Crisler rocks even without game there
APR 09, 2013 12:50a ET
They cheered as loudly as they had when Michigan State and Indiana were in the building battling the Wolverines. They sang The Victors and screamed for every Michigan basket and every Louisville miss.
It was almost like they were really at a basketball game.
Instead, 11,583 fans -- most of them students -- had packed the arena to watch the national championship game on the renovated arena's giant video boards. There were cheerleaders, a pep band and long lines at the concession stands. With your eyes closed, you would have sworn the game was being played in front of you, not 700 miles away.
"There was no way we could afford to go to Atlanta, so we all wanted to be here," Michigan sophomore Kevin White, who attended with several friends, said before the opening tip-off. "When we win tonight, we will be able to tell everyone that we saw it."
The sound only died down as Louisville pulled away in the final moments. A table holding a mock championship trophy was quietly slipped off the floor during a TV timeout, and the arena's public-address announcer stopped asking the students to behave themselves in the case of a national title.
Then, when Trey Burke's desperate 3-pointer missed with 3.7 seconds left, the crowd began to quietly file out of the building. As the final buzzer sounded at the Georgia Dome, the band played the fight song one last time and then the alma mater as the stands emptied.
It was a quiet end to hours of bedlam.
Ninety minutes before the tip in Atlanta, the line at Crisler stretched halfway around the arena and alongside Michigan Stadium toward Main Street. With an hour to go, the arena was half full and fans were still streaming in.
"We've been here for almost two hours, and there must be 5,000 people behind us," said Michigan freshman Angela Raye, who was still a good distance from the arena doors. "I don't even know if everyone is going to be able to get in, so I'm glad we decided to come over early."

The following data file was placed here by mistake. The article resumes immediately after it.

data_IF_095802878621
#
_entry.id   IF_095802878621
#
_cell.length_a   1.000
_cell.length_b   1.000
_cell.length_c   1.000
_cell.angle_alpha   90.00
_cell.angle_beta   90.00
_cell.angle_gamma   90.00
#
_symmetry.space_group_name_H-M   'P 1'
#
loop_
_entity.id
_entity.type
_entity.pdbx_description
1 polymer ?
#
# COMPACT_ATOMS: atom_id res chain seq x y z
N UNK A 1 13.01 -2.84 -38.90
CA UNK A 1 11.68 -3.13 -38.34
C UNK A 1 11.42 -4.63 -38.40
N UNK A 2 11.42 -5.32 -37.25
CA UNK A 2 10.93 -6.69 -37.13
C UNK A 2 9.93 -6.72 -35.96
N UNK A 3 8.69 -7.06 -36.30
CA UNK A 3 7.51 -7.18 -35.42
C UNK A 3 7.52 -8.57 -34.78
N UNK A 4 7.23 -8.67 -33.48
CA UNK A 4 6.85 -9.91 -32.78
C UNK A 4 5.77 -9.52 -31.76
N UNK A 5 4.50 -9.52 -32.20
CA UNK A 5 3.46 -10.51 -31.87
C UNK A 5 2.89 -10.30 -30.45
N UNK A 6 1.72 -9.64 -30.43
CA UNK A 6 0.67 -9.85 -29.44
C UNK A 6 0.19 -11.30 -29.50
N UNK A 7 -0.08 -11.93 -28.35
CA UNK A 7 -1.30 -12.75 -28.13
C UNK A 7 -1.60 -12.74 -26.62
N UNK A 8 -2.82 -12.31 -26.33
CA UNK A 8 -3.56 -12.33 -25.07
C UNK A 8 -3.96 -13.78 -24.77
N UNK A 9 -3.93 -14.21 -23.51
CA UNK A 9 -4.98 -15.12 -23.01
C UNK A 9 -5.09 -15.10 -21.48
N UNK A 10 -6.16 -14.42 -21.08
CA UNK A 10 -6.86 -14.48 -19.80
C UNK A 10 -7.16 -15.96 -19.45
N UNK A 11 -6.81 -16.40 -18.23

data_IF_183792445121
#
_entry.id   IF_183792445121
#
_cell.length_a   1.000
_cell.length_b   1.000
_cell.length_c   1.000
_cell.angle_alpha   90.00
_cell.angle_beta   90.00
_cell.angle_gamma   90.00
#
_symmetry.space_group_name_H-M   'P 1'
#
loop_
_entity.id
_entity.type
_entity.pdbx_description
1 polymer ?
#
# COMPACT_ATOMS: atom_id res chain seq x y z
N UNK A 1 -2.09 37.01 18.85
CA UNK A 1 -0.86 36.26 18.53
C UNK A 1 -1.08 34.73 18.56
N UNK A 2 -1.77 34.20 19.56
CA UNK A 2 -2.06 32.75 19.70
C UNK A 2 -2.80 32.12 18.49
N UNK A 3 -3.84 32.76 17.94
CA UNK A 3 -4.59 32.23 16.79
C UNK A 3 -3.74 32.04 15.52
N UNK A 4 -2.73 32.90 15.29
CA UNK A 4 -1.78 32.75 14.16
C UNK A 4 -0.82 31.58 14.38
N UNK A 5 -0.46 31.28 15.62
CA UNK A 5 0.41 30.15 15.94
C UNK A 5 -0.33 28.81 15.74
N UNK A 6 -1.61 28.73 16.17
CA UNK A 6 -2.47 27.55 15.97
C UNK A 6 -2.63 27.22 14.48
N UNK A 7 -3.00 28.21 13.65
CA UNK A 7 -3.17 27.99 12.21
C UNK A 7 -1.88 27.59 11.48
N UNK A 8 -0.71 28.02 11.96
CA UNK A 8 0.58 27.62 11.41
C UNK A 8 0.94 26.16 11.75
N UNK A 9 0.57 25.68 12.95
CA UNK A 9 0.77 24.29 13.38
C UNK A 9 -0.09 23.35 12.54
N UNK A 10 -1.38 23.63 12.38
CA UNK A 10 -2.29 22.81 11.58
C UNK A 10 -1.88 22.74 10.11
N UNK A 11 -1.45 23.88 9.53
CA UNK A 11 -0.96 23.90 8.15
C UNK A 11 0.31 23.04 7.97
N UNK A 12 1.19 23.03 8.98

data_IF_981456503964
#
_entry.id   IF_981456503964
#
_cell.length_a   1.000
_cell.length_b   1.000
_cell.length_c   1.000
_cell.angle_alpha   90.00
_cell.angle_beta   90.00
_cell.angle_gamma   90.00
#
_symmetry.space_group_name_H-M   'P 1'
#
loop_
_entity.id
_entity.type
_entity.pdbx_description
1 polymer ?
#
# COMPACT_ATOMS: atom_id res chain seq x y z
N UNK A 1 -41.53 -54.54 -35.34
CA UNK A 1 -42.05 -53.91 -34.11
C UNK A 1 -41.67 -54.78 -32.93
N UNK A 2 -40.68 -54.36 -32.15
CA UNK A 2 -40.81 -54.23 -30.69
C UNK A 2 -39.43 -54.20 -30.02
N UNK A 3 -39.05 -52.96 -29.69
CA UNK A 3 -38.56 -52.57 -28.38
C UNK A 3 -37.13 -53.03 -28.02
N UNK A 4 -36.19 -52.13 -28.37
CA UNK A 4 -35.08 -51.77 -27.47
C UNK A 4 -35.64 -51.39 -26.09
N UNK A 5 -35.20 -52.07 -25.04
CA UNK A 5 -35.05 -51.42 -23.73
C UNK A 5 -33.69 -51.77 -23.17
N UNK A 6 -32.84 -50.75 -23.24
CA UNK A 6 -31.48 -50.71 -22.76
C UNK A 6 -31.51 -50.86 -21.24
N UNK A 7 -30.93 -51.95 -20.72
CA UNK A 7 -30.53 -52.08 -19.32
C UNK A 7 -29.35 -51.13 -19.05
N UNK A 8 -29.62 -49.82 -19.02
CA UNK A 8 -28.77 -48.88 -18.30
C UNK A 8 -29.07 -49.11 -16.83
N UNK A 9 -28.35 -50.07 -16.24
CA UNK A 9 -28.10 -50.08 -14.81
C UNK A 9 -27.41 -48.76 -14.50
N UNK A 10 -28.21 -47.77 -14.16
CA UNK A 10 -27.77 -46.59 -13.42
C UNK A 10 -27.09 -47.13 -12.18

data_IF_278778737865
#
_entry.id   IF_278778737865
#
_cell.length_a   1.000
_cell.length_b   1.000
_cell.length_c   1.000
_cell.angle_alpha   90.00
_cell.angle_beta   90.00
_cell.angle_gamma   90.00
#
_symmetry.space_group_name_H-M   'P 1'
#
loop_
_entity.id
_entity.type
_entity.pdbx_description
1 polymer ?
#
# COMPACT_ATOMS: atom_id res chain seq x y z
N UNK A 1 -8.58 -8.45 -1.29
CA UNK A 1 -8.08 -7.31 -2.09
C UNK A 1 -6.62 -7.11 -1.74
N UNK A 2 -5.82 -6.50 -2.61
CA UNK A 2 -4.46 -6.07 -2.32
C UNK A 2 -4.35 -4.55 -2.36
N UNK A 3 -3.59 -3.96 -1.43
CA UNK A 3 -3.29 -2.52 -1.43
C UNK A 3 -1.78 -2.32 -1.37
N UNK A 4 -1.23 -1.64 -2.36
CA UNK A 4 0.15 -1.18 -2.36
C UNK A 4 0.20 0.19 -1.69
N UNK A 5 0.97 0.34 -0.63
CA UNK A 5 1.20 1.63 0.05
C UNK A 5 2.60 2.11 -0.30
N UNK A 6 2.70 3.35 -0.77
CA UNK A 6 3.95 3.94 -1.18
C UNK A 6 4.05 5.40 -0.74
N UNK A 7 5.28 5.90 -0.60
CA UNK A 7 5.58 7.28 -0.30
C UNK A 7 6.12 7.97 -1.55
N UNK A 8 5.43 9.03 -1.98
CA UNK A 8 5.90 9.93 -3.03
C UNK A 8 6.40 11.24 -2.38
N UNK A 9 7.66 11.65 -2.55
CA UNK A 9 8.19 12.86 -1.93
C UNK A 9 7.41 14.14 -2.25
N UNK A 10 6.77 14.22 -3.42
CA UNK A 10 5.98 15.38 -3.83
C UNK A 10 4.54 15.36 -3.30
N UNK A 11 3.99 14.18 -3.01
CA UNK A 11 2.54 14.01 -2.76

To kill time and fire up a crowd that didn't need much encouragement, Michigan's semifinal victory over Syracuse played on the video board. As Jordan Morgan threw down his game-clinching dunk, the stands erupted and the pep band broke into The Victors. Within seconds, the arena was as loud as it was in the final moments of the Big Ten finale against Indiana.
At 9 p.m., the screens switched to the CBS broadcast. Although Russ Smith was playfully booed during pregame introductions, a cheer went up when Kevin Ware was shown entering the arena on crutches. It was nothing, though, compared to the roar for the first appearances of Burke and Mitch McGary.
But the biggest pregame ovation came when Michigan's prodigal son, Chris Webber, was shown arriving at the Georgia Dome. His mistakes 20 years ago put two Final Four banners in a library storage room instead of hanging alongside the other four at Crisler -- soon to be five -- but he and his Fab Five teammates are still heroes in Ann Arbor.
When the game started, it was all about the present Wolverines, and the Crisler Center turned into the House That Spike and Trey Built. The fans reacted in disbelief as little Spike Albrecht, the kid without a Division I scholarship offer until Michigan grabbed him, became a household name with a 17-point shooting barrage in the first half.
Luke Hancock shot Louisville back into the game, and the Wolverines led only 38-37 at the half.
Burke, the consensus national player of the year, took over in the second half, kept his team alive in what was almost certainly the last game of his college career.
It wasn't enough. the Cardinals showed down the stretch why they came in as the tournament's top overall seed.
Still, the Crisler crowd kept urging on the Wolverines. In their heads, they knew no one in Atlanta could hear them, but they continued to cheer -- louder than they had all season.
Their spirits finally broke in the waning seconds, and in the end, there was only silence.
Unfortunately, things didn't stay that way. News reports of fires began to surface less than an hour after the game.